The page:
A Republic on the Edge


The latest flap over President Obama's firing of General Stanley McChrystal has brought to mind the old argument of the inevitable clash between civilian leadership and the military. We have been fortunate among nations that our tradition of civilian oversight has never been challenged. This is how the Founding Fathers envisioned it, and this is how it has been. However, I believe that we are at a crossroads at this point in time, and the danger lurks of a considerable disconnect between civilian authority and military responsibility.

As one who has served this nation in time of conflict, and who would do it again willingly, I am concerned, as are others, of what has been referred to as this "cultural divide" between those who serve in our military, and those who have not. This nation has always cherished the ideal of the citizen-soldier. It began at our inception when a bunch of rag-tag farmers took on the British Empire at Lexington. It grew to its apotheosis when citizen-soldiers fought to both sides, North and South, during the crucible of the Civil War. It happened again in both World Wars when citizens fought under the same banner against the evil of Fascism. In the defining struggle of my generation, Vietnam, despite the protests and upheavals, it was still a citizen army that bore the brunt of the struggle. There was one cultural leveller, and that was the draft.

The draft is no longer with us, having been rescinded years ago. What we have now is an all-volunteer army. Unfortunately, this has only exacerbated the chasm between America's military and its civilian population. In reality, what we have today is an armed force, by and large, composed of poor whites, blacks and minorities led by a predominantly white officer corps. The sons and daughters of the elite, of legislators, of the upper brackets (with, of course, some exceptions) do not have to put themselves in harms way. Those who can't find work when the economy is good (let alone when we're in an awful depression) or who do not have the wherewithal to go to college, or can't get access to advancement and even good health care, they are the ones who sign up. And they serve selflessly, one long tour after another while the rest of us can't even fathom what they are going through. Thus the military has become an arm onto itself, aloof, apart and, yes, resentful of a leadership that has no idea of what it is to face fire. C.E. Montague once stated, "War hath no fury like the noncombatant." And it is the non-combatants, like a recent vice-president who claimed six deferments during the Vietnam war so as not to serve, who now make policy for those who must put their lives on the line.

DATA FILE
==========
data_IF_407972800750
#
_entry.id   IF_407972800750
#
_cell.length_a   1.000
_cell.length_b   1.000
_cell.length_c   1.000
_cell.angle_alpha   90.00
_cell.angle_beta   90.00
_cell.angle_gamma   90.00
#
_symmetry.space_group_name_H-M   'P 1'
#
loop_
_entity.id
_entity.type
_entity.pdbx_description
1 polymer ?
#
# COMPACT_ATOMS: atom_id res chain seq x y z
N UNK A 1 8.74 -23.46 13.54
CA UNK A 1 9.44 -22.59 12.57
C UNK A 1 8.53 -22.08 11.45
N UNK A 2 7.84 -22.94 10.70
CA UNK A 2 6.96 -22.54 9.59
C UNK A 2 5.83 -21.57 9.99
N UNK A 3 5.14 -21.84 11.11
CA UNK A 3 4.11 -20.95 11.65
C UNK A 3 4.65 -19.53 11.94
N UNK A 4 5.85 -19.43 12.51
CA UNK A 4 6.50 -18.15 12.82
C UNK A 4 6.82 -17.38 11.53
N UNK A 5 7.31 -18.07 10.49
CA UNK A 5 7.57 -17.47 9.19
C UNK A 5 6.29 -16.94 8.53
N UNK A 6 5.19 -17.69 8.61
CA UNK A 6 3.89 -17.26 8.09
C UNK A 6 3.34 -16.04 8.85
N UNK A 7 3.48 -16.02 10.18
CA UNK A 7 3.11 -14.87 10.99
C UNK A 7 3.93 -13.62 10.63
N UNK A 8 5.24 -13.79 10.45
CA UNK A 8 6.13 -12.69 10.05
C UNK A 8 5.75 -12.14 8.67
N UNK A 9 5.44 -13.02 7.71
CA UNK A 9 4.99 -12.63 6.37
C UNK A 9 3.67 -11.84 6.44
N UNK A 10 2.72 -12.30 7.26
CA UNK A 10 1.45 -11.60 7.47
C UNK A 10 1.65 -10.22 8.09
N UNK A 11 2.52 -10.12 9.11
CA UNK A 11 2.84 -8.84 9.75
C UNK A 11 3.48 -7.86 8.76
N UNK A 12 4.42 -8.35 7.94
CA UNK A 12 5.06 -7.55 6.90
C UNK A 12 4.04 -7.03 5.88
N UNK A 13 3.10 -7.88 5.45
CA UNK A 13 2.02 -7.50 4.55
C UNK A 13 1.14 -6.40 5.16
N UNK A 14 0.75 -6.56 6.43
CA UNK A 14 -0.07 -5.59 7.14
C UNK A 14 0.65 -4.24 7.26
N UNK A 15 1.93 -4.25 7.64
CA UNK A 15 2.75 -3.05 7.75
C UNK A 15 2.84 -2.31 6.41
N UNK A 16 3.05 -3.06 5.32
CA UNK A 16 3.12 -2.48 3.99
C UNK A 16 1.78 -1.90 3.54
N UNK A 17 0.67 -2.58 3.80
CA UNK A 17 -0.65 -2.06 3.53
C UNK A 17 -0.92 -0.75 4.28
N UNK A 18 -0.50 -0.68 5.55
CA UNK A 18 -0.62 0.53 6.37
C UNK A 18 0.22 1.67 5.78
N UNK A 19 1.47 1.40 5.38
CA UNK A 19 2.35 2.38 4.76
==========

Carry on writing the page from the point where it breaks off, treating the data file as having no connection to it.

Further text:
This is not a good scenario. When a military becomes estranged from the nation is must protect, dissension and chaos will follow, as occurred with the early Roman Republic when a dysfunctional and ineffectual government succumbed to the legions who despised it. I'm not claiming this is our fate as of yet. But if this becomes a generational pattern with a growing separation between the political leaders and the military, it won't be long before that military losses respect for the politicos. And if there is no longer any respect for distant, elite rulers, then why should the soldiers obey them?

The last President we had who served in the military (and I'm not talking about George W. Bush's stint in the Air National Guard protecting us from the Gulf of Mexico) was Jimmy Carter, who had been a naval officer. Now, being a veteran is not a requirement for being a good Commander-in-Chief. Franklin Delano Roosevelt never served in uniform, yet he was a superb executive during World War II. But as was shown during the last Bush administration, having a cabinet of "furious non-combatants" is not necessarily a good thing. Those who have never seen battle may be too readily willing to commit us to questionable military endeavors. If the Congress at that time knew that their sons and daughters might have to serve in a dubious war, I doubt they would have been so willing in committing us to a uncertain adventure in Iraq.

My humble view (and this may trouble both my liberal and conservative friends) is that the draft should be reinstalled. Some European countries have a unique method of conscription. Everyone serves either in the military or a comparable national service for one year, with no deferments for anyone. One year, when you come out of high school is not going to ruin your life or prospects For those who like the military, they can stay in. For those who want to pursue a civilian career, they can pursue that as well. An equitable system for all. Also, and I say this with great pride, we are fortunate to be Americans; it's only fair we should give something back, and not have one percent of the population having to bear the brunt of protecting us. Because, my friends, I despair that the way we are going, someday in our future we just may have some Caesar who may want to "save" the nation. And that would be the worst of all outcomes.

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